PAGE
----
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Updated by Kevin Thorn on Nov 22, 2017
Headline for Red Flags That Lead to Audits
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Kevin Thorn Kevin Thorn
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Red Flags That Lead to Audits

No one wants to be audited, as an audit can be costly, burdensome, and can result in a big financial penalty at the end. The good news is, the chances are pretty small you'll come under investigation by the IRS. The bad news is, there are certain behaviors you could do that could trigger this type of investigation. Check out this list from a Boston tax lawyer of top red flags that could prompt an audit so you can avoid behaviors that might trigger the IRS to take a second look at you.

1

Claiming a miscellaneous deduction

If you list too many unspecified deductions on a schedule A that you submit with your tax returns, this could prompt the IRS to look closely at what exactly you're deducting and why. Instead, use your Schedule C to list what your deductions are within their relevant categories -- and make certain to include explanations for any deductions that the IRS may find suspicious or odd.

2

Information that doesn't match with what other sources provided

When your claimed income doesn't line up with what was reported on your 1099s or W2s, this will prompt the IRS to take a close look at the discrepancy. Why are others reporting they paid you income, but you're not showing a record of it? The IRS is going to want to know the answer to this question.

3

Deductions that are much higher than they should be

If you claim a limited income but you deduct for really large charitable contributions or deduct a huge amount of mortgage interest, the IRS will see this as a red flag that you're either underestimating what you make or are overestimating what you can legally deduct. After all, how could you have such high deductions when your income wouldn't provide you with that much cash to give to charity or to spend on a house?

4

Claiming business losses from activities that may actually be hobbies

While you can claim business losses if you're legitimately running a company your hobby is not actually your business in almost all cases– and you cannot deduct the costs of engaging in your leisure activities just by claiming they're expenses you incurred to try to start a non-profitable business.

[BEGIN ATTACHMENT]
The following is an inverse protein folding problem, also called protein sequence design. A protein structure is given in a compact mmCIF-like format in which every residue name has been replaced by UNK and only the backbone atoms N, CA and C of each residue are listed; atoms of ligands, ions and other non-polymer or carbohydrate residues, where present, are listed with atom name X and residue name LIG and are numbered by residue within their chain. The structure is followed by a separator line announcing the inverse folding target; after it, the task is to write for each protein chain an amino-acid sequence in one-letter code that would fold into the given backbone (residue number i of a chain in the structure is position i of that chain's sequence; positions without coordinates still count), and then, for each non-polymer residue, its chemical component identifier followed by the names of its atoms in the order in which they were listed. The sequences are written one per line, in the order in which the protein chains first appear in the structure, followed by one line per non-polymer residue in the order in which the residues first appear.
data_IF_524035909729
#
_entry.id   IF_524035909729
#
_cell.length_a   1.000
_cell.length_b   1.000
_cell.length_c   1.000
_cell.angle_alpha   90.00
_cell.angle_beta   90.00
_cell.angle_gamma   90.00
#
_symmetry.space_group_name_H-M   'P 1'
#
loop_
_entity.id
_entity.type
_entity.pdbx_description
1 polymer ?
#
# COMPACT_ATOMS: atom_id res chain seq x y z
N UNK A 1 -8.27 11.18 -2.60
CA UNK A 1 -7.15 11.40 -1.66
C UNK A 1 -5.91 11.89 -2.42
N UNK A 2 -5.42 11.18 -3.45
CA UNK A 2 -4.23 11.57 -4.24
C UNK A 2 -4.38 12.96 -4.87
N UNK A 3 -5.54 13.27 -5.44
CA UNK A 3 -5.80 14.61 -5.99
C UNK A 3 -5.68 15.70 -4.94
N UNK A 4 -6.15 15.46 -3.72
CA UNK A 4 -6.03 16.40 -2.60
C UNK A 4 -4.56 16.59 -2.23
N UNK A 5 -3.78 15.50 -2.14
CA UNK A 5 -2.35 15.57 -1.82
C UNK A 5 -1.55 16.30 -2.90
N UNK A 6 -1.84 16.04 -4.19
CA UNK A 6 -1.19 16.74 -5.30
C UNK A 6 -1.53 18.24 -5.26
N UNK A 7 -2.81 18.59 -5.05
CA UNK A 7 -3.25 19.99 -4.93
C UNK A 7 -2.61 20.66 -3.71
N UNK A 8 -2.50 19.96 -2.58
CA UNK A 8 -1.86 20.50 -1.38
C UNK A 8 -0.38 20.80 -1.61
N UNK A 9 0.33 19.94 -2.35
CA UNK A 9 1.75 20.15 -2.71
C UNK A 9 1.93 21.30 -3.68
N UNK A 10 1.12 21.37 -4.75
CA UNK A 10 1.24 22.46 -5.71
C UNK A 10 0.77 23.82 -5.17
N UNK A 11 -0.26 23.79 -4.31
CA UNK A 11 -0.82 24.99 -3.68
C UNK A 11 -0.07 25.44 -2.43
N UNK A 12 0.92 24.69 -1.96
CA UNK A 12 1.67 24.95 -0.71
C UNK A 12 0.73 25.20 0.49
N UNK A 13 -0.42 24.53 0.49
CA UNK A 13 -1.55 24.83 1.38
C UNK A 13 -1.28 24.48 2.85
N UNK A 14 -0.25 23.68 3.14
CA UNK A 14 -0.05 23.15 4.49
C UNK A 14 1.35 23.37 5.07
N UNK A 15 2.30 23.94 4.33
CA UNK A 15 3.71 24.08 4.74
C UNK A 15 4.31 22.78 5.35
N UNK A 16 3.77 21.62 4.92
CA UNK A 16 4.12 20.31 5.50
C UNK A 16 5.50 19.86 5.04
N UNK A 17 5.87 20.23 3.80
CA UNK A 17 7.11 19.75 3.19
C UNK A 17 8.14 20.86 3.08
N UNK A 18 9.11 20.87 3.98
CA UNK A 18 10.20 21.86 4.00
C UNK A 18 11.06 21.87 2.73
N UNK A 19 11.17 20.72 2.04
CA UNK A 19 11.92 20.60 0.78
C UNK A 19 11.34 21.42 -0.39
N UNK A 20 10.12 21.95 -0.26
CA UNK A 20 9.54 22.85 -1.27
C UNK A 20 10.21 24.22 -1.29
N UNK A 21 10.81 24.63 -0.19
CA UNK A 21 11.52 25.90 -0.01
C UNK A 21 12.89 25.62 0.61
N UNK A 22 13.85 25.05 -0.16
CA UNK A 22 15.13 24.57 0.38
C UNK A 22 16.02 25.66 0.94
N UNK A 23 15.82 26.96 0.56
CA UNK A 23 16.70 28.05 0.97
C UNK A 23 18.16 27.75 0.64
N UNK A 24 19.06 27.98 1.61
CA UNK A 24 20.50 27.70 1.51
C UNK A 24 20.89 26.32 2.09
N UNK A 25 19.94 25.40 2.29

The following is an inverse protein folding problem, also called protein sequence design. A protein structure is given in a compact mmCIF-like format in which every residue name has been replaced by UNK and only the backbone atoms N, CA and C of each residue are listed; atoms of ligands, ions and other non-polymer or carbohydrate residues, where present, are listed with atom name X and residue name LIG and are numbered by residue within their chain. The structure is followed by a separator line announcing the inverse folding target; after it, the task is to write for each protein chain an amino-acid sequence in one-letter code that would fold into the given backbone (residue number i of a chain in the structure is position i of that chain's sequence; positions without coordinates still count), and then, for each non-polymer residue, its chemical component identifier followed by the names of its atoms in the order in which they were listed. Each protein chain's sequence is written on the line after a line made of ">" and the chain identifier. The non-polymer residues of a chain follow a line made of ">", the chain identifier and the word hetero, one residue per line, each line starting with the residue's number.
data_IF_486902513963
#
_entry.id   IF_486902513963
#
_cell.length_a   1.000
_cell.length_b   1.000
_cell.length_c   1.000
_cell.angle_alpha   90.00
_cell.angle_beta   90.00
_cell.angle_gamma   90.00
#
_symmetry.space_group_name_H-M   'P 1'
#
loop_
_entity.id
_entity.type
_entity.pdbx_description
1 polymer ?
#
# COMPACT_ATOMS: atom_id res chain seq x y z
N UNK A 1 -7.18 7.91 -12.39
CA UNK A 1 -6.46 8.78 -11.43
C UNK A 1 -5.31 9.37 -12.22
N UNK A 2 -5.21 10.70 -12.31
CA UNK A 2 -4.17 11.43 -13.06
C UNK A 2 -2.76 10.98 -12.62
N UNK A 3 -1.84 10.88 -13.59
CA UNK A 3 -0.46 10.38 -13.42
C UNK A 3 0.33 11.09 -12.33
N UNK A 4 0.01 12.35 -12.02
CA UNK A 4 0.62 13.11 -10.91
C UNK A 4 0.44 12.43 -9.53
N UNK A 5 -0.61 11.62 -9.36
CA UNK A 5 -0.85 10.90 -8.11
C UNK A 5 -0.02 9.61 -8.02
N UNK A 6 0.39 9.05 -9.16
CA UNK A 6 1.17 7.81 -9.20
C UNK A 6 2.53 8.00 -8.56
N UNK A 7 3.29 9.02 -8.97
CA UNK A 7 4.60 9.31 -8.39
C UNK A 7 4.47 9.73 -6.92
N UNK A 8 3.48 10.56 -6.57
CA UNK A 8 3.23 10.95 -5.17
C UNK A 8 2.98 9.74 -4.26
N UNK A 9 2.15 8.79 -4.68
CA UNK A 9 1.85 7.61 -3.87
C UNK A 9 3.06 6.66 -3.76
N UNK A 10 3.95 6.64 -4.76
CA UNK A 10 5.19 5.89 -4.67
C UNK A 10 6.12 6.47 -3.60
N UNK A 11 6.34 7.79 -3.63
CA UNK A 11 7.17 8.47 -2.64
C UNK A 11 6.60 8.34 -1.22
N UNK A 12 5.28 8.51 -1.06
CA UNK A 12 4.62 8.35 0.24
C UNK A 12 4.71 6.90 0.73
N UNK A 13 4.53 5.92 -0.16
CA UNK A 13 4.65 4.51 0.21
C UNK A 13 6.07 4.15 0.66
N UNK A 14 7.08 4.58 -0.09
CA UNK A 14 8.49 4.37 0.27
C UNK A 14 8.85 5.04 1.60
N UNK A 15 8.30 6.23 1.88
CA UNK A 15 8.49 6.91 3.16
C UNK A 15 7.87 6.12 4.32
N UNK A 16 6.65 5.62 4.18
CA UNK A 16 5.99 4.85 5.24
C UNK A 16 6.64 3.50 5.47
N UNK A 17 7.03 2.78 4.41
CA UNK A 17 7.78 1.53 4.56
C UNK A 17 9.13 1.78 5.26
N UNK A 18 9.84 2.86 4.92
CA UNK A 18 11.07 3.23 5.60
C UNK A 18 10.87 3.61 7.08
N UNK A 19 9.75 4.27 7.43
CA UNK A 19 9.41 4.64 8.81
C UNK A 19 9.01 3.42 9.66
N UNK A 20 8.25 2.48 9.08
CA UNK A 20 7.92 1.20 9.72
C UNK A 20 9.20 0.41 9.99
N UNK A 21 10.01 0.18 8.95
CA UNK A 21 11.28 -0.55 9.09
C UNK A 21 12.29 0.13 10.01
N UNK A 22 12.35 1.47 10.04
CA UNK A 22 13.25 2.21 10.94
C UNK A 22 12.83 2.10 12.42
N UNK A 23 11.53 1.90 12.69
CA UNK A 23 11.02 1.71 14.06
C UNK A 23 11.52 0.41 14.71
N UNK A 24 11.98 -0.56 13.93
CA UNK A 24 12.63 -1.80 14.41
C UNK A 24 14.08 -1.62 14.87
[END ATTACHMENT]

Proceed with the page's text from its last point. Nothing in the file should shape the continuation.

5

Big deductions for business meals and entertainment

Costly meals out or expensive entertainment expenses aren't necessarily legitimate business expenditures that that you can always deduct for, even if you actually did enjoy a $500 dinner. If you are claiming entertainment expenses the IRS thinks are unreasonably high, you could be asking for the IRS to take a second look at your entire return.

6

Deductions for non-cash gifts to charity

Don't overestimate the value of that old sofa or your ratty old shirts that you took to Good Will, unless you want the IRS to examine your return with a suspicious eye.

7

Home-based business deductions

If you're claiming a big deduction for your home office or other big business expenses, the IRS is going to look carefully at whether these deductions seem legitimate and whether your home business is actually producing any income for you or is just serving as a way to claim deductions you aren't actually owed. It is not uncommon to be audited for a home business, so be sure to maintain thorough and accurate records.

8

Declaring foreign accounts

There are a huge number of disclosure requirements for offshore investments that you must comply with. Unfortunately, when you let the IRS know you've invested offshore, this could cause your return to face greater scrutiny since the IRS may think your offshore investments are part of tax-evasion efforts. Despite the risk, you face a much greater threat of potential consequences if you fail to report offshore investments, so be sure to comply with the rules for reporting these accounts to the IRS.